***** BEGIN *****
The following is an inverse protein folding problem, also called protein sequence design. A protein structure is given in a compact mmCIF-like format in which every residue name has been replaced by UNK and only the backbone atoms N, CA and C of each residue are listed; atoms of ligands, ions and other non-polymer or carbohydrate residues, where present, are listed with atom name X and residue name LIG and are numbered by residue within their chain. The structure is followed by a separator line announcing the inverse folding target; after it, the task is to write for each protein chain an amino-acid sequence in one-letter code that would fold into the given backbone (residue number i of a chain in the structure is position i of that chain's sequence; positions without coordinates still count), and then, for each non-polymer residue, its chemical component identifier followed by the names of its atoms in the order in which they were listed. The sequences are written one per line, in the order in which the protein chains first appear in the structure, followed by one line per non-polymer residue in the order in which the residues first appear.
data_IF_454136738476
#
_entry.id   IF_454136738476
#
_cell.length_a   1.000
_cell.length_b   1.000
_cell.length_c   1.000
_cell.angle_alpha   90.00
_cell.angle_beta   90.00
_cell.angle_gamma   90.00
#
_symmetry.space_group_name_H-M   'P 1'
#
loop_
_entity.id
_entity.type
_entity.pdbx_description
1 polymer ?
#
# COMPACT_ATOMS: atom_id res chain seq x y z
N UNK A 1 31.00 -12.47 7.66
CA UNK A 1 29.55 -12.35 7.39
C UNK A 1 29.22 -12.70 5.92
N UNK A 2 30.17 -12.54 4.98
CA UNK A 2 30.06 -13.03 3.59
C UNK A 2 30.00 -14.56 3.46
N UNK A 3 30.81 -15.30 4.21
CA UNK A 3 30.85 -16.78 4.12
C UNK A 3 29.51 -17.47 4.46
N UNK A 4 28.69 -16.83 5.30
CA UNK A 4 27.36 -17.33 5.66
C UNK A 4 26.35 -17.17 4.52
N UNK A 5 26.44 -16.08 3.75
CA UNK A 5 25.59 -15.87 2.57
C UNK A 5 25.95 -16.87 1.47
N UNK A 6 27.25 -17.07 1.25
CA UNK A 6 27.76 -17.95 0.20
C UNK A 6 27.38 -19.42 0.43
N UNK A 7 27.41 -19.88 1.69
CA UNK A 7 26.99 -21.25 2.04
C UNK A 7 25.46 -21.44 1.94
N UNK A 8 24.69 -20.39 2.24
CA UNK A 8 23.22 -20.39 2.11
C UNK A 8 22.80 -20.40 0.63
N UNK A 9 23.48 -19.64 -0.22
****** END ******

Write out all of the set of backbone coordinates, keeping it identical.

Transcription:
The following is an inverse protein folding problem, also called protein sequence design. A protein structure is given in a compact mmCIF-like format in which every residue name has been replaced by UNK and only the backbone atoms N, CA and C of each residue are listed; atoms of ligands, ions and other non-polymer or carbohydrate residues, where present, are listed with atom name X and residue name LIG and are numbered by residue within their chain. The structure is followed by a separator line announcing the inverse folding target; after it, the task is to write for each protein chain an amino-acid sequence in one-letter code that would fold into the given backbone (residue number i of a chain in the structure is position i of that chain's sequence; positions without coordinates still count), and then, for each non-polymer residue, its chemical component identifier followed by the names of its atoms in the order in which they were listed. The sequences are written one per line, in the order in which the protein chains first appear in the structure, followed by one line per non-polymer residue in the order in which the residues first appear.
data_IF_454136738476
#
_entry.id   IF_454136738476
#
_cell.length_a   1.000
_cell.length_b   1.000
_cell.length_c   1.000
_cell.angle_alpha   90.00
_cell.angle_beta   90.00
_cell.angle_gamma   90.00
#
_symmetry.space_group_name_H-M   'P 1'
#
loop_
_entity.id
_entity.type
_entity.pdbx_description
1 polymer ?
#
# COMPACT_ATOMS: atom_id res chain seq x y z
N UNK A 1 31.00 -12.47 7.66
CA UNK A 1 29.55 -12.35 7.39
C UNK A 1 29.22 -12.70 5.92
N UNK A 2 30.17 -12.54 4.98
CA UNK A 2 30.06 -13.03 3.59
C UNK A 2 30.00 -14.56 3.46
N UNK A 3 30.81 -15.30 4.21
CA UNK A 3 30.85 -16.78 4.12
C UNK A 3 29.51 -17.47 4.46
N UNK A 4 28.69 -16.83 5.30
CA UNK A 4 27.36 -17.33 5.66
C UNK A 4 26.35 -17.17 4.52
N UNK A 5 26.44 -16.08 3.75
CA UNK A 5 25.59 -15.87 2.57
C UNK A 5 25.95 -16.87 1.47
N UNK A 6 27.25 -17.07 1.25
CA UNK A 6 27.76 -17.95 0.20
C UNK A 6 27.38 -19.42 0.43
N UNK A 7 27.41 -19.88 1.69
CA UNK A 7 26.99 -21.25 2.04
C UNK A 7 25.46 -21.44 1.94
N UNK A 8 24.69 -20.39 2.24
CA UNK A 8 23.22 -20.39 2.11
C UNK A 8 22.80 -20.40 0.63
N UNK A 9 23.48 -19.64 -0.22